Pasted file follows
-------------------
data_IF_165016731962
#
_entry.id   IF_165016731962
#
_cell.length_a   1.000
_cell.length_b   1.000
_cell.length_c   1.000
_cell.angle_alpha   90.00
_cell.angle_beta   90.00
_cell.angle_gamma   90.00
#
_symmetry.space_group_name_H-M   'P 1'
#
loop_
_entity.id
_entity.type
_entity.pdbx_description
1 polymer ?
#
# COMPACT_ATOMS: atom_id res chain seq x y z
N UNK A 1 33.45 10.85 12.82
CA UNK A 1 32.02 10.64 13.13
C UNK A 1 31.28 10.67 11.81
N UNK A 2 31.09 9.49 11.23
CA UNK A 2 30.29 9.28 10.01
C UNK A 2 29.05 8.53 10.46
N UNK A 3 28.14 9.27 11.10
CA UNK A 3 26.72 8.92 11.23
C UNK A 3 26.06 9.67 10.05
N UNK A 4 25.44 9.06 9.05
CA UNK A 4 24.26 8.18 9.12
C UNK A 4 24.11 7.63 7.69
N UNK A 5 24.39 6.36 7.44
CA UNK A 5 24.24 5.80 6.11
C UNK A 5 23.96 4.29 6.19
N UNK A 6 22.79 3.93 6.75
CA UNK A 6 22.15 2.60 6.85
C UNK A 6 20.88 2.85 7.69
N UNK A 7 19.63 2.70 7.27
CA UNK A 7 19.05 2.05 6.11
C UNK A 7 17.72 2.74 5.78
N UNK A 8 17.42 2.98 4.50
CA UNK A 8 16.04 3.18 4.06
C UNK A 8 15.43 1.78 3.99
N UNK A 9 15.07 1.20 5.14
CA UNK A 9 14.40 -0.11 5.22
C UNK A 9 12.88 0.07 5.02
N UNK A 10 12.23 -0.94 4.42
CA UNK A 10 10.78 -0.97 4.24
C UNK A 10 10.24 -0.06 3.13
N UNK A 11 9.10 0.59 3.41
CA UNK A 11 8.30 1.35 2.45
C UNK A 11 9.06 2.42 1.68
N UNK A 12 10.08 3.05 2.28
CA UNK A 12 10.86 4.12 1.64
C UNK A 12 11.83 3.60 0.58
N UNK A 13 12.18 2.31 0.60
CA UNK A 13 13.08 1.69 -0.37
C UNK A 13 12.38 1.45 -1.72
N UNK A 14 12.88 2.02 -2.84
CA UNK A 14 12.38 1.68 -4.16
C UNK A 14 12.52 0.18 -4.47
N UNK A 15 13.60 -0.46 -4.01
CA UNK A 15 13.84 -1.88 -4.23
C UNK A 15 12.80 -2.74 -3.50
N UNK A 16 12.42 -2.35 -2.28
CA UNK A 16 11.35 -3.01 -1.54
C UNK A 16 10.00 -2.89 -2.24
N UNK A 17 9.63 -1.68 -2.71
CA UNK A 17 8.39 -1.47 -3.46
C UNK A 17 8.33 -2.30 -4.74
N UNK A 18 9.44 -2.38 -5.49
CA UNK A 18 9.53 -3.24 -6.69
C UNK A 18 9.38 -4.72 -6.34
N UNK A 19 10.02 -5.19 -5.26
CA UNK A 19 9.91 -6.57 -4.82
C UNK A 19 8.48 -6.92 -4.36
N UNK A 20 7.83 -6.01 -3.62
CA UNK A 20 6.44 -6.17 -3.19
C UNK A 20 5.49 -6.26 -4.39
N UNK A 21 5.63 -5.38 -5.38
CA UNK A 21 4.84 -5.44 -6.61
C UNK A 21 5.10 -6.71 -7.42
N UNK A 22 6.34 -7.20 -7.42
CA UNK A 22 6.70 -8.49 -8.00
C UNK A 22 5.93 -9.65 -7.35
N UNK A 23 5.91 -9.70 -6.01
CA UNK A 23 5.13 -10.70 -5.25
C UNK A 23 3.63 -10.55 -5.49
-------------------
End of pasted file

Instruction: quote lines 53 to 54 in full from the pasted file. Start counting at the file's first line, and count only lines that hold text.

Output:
C UNK A 11 9.06 2.42 1.68
N UNK A 12 10.08 3.05 2.28